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Zimbabwean President Emmerson Mnangagwa talks to the Chief Justice Luke Malaba during the swearing in ceremony of the country's vice presidents at State House in Harare, Zimbabwe, December 28,2017.REUTERS/Philimon Bulawayo/File Photo


US$400 000 windfall to judges is electoral gambit



THE recent gifting of US$400 000 housing loans to judges has underlined the executive’s keenness to extend favours to the judiciary, particularly during elections, as they play a key role in mediating disputes.


The 2018 presidential election was adjudicated by the Constitutional Court which found for President Emmerson Mnangagwa after Chief Justice Luke Malaba controversially threw out a challenge to the poll result by main opposition leader Nelson Chamisa.

Through Constitutional Amendments No. 1 and 2, President Mnangagwa did all he could to ensure that Malaba retains office, despite having reached retirement age.

While judges have also been extended US$400 000 loans each to buy property, the arrangement had initially been tailor made for Chief Justice Malaba and his deputy Elizabeth Gwaunza.

Generally, judges are well looked after, and they get top-of-the-range cars from Premier Auto, an importer and distributor of Jaguar and Land Rover in Zimbabwe.

 As previously reported by The NewsHawks, Mnangagwa has also been lavishing money on state institutions in a desperate bid to appease critical players in the election matrix.

In January last year, Mnangagwa gave each senior Central Intelligence Organisation (CIO) director a US$350 000 housing loan.

The CIO plays a critical role in electoral processes including voter registration, voters’ roll preparation, pre-polling surveys, and generally being embedded in electoral bodies to monitor and influence processes, accreditation and getting the results well ahead of everyone else for security and partisan reasons and ensuring they decide on time how to handle situations, especially if there is an unwanted outcome.

 State security has also taken over the running of elections through shadowy Forever Associates Zimbabwe (Faz), led by Central Intelligence Organisation co-deputy director-general retired Brigadier-General Walter Tapfumaneyi.

Faz has now displaced the army’s structure called Heritage that used to perform a similar role and other functions.

 In 2018, the army ran elections through Heritage and Africom, a converged communications service provider. Legal experts say the CIO move and channelling of public resources to its shadowy structure is unconstitutional.

 Sources say, so far, Faz has received US$10 million and 200 cars to run its affairs in preparation for the 23 August elections.

More resources have been promised to capacitate the secret structure. Faz’s mandate, working together with the Zimbabwe Electoral Commission (Zec) and its chair Justice Priscilla Chigumba, is to coordinate logistics and decisive forces to retain Mnangagwa in power.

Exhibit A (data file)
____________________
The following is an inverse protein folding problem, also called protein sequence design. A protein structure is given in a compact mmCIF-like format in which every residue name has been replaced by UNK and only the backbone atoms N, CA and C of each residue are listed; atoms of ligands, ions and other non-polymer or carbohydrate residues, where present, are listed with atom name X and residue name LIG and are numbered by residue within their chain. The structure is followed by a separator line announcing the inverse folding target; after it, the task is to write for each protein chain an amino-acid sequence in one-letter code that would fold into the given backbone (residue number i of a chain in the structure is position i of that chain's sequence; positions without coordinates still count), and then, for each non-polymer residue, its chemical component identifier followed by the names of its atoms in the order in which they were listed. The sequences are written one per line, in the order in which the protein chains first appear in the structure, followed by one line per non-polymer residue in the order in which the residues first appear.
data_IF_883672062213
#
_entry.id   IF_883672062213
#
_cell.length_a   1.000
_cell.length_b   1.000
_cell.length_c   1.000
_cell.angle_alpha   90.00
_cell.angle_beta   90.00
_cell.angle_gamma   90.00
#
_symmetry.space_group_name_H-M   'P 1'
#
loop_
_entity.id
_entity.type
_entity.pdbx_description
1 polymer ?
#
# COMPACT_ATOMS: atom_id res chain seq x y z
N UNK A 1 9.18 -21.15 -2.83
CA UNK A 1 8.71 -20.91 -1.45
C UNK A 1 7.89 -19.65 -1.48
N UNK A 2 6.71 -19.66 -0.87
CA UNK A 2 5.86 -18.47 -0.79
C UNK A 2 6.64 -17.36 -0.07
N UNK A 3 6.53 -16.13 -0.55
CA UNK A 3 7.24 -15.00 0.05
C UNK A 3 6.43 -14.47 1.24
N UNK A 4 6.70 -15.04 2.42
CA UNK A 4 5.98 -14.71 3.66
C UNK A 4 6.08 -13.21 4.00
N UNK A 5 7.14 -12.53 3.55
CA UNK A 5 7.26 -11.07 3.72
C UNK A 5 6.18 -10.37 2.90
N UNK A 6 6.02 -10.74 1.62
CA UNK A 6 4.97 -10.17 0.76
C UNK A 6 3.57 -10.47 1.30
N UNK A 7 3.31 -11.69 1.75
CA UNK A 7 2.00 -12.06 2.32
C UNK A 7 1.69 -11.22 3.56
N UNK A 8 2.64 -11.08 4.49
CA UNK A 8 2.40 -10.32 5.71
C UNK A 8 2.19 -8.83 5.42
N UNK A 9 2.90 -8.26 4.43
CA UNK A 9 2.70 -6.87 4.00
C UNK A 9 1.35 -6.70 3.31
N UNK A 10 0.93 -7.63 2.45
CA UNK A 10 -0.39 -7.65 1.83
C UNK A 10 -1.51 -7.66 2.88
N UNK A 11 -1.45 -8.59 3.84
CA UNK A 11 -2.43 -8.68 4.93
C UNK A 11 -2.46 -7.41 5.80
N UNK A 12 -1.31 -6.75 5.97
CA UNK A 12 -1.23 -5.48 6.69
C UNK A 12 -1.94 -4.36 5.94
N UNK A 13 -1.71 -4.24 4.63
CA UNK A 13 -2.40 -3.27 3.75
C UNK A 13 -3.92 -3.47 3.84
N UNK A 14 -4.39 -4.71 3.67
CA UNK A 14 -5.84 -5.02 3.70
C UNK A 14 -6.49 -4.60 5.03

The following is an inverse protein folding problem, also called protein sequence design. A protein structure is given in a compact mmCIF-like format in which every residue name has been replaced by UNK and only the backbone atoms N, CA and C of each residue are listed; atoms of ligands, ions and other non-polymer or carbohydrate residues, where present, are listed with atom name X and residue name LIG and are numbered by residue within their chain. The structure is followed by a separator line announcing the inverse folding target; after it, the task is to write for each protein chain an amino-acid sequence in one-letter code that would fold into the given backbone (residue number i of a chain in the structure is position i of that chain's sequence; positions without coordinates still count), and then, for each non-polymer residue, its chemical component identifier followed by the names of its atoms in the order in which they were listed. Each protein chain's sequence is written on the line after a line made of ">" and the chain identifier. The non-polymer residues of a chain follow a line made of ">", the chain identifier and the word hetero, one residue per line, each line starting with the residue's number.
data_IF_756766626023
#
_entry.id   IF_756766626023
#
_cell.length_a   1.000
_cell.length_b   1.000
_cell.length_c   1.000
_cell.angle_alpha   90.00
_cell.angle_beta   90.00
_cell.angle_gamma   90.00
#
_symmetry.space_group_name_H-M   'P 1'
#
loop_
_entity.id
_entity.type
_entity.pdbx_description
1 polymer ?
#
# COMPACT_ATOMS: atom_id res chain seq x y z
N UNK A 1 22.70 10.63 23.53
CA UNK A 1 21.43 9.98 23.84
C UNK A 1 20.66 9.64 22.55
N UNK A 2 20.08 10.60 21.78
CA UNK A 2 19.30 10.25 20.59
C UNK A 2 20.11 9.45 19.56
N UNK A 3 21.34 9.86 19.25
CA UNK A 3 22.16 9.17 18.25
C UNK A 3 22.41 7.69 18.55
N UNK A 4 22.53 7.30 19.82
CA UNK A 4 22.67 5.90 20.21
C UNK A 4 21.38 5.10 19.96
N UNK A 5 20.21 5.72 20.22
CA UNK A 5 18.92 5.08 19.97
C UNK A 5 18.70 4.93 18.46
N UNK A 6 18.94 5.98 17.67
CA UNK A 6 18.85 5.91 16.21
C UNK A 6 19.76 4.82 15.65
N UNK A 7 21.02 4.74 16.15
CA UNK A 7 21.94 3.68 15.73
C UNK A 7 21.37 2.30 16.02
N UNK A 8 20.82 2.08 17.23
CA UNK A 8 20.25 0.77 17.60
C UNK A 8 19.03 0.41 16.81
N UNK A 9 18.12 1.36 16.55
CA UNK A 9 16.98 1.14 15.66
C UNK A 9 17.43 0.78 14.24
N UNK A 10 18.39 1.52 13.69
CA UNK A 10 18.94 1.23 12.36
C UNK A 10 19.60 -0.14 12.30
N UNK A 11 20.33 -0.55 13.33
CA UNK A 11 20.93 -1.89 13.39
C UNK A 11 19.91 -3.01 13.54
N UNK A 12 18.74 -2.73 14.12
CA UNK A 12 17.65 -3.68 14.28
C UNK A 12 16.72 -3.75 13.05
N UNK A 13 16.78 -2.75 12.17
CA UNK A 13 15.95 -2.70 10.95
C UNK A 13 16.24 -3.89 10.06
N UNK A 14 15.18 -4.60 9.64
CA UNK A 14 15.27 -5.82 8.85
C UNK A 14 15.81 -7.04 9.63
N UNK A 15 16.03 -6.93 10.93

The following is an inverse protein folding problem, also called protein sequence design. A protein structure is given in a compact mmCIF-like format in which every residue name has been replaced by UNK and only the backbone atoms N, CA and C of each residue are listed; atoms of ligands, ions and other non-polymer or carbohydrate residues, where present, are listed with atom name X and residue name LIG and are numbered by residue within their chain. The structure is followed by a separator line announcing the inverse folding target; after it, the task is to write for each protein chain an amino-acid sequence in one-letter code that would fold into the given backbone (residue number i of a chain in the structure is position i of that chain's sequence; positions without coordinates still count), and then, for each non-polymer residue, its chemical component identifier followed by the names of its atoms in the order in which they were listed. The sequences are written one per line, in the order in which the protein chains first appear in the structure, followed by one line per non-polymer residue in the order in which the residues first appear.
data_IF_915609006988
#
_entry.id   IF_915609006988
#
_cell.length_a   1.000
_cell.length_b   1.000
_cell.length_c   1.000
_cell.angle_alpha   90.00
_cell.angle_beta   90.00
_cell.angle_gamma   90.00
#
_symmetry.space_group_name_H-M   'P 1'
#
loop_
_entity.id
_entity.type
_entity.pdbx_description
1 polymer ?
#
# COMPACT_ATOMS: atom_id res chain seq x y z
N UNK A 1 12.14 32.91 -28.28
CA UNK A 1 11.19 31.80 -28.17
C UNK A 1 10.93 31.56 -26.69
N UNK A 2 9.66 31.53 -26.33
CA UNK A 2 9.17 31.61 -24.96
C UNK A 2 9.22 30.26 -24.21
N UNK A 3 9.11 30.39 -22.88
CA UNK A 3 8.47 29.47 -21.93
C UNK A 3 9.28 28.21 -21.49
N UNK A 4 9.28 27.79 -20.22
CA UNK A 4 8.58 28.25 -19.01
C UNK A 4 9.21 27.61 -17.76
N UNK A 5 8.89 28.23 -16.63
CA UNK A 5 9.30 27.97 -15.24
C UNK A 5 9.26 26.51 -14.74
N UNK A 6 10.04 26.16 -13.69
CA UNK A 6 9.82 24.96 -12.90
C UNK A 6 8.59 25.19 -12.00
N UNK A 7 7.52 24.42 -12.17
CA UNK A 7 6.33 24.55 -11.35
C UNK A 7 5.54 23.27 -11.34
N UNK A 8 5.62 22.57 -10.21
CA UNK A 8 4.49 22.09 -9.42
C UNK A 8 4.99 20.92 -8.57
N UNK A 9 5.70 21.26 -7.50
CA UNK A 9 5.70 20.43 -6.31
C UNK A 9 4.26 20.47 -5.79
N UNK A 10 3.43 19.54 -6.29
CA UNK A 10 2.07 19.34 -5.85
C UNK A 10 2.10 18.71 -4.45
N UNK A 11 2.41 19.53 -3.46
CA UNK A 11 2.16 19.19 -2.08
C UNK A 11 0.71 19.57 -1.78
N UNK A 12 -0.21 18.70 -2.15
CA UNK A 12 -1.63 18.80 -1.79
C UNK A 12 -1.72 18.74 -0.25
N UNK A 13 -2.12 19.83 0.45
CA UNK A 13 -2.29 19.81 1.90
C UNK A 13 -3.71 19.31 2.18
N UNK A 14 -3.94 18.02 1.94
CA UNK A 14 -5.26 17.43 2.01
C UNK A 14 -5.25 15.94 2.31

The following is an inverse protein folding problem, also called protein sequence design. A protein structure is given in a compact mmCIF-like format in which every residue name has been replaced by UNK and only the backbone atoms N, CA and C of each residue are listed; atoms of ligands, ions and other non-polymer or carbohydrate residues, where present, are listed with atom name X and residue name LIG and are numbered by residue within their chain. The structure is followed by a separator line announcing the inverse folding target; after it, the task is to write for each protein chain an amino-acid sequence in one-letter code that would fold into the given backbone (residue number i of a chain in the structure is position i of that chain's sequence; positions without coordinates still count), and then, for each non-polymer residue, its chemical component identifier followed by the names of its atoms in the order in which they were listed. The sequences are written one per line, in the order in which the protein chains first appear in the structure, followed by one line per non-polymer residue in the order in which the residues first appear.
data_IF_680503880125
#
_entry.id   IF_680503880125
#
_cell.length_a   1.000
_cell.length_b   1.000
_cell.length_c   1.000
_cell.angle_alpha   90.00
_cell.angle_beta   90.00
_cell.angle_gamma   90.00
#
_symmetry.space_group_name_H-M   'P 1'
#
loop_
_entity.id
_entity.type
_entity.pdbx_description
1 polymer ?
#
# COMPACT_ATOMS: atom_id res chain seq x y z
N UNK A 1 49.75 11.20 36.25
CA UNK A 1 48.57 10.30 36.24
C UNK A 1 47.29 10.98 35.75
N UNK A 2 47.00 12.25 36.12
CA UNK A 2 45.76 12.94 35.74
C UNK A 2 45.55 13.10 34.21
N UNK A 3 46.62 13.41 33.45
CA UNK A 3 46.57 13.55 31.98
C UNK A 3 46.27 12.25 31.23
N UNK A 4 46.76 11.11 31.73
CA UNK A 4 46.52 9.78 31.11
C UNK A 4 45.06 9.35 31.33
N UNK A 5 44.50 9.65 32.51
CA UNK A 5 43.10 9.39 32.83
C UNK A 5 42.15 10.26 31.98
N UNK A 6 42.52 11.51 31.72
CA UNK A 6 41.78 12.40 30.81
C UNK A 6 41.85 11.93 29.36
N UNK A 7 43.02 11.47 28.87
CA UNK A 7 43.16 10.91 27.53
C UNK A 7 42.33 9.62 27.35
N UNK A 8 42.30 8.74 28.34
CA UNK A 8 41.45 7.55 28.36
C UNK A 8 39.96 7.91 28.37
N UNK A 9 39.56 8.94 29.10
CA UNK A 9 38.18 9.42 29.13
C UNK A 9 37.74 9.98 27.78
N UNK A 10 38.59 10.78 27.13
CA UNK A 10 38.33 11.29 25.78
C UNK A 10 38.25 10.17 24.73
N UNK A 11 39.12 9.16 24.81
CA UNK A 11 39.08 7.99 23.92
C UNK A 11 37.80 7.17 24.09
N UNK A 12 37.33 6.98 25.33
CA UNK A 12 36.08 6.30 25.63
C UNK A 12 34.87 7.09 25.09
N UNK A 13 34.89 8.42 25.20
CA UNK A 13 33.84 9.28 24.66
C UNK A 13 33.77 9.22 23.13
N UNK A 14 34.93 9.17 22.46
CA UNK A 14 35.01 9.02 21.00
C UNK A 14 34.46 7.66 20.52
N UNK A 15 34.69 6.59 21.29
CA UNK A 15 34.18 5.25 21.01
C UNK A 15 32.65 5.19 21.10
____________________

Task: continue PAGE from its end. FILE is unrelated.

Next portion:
Last week, Faz took over the chaotic voter verification exercise, in which several registered names were missing from various wards across the country. The CIO has also been manipulating elections on behalf of Zanu PF. In 2008, a local journalist exposed a major electoral scandal in which the CIO worked with a top University of Zimbabwe academic to produce election surveys which were then falsely announced as a product of scientific scholarly research to manipulate elections.

In that case, the CIO had produced the report and given to the academic to announce as his own, predicting victory for the late president Robert Mugabe.

 The first CIO draft report had actually shown Mugabe losing, but it was considered politically unacceptable and a new one was done, giving him marginal victory over the late main opposition MDC candidate Morgan Tsvangirai.

As things turned out, Tsvangirai actually defeated Mugabe in the first round of polling with 47.87% (which many believed was suppressed to ensure a run-off) to 43.24%.

The CIO and other security forces have agents embedded in the whole electoral process, including at Zec, particularly at secretariat level. The Zec secretariat is headed by Utloile Silaigwana, who was in the army.

He took over as chief elections officer from the late Lovemore Sekeramayi, a former top CIO officer. Mnangagwa has also sought to capture ministers and parliamentarians.

 In December last year, Mnangagwa pampered legislators and his cabinet ministers with loans ranging between US$40 000 and US$500 000 in order to avoid protest votes, commonly known as bhora musango, from within Zanu PF as well as win over the delicate intra-party factional fight with his deputy Constantino Chiwenga, Zanu PF legislators said.

The government gave legislators US$40 000 loans each while deputy ministers pocketed US$350 000 and ministers US$500 000.

Sources told The NewsHawks that the loans — far from cushioning MPs let alone the ministers who already enjoy hefty perks that include an all-terrain vehicle and a Mercedes-Benz sedan — are designed to achieve a sinister political purpose.

“It is all about the 2023 elections and Number One’s [Mnangagwa] political strategy to hold onto power and push back any attempts at bhora musango [internal sabotage] by disgruntled MPs who have for long complained about poor conditions of service,” said a Zanu PF legislator.

 “There were fears in Number One’s mind that the Zanu PF MPs with influence from the Chiwenga camp would campaign just for themselves and encourage protest votes for him. The Chiwenga faction wanted to pursue this line by convincing the MPs that there was no point in supporting a leader who cares only for himself and his children who are into various murky deals than them in Parliament and cabinet.”

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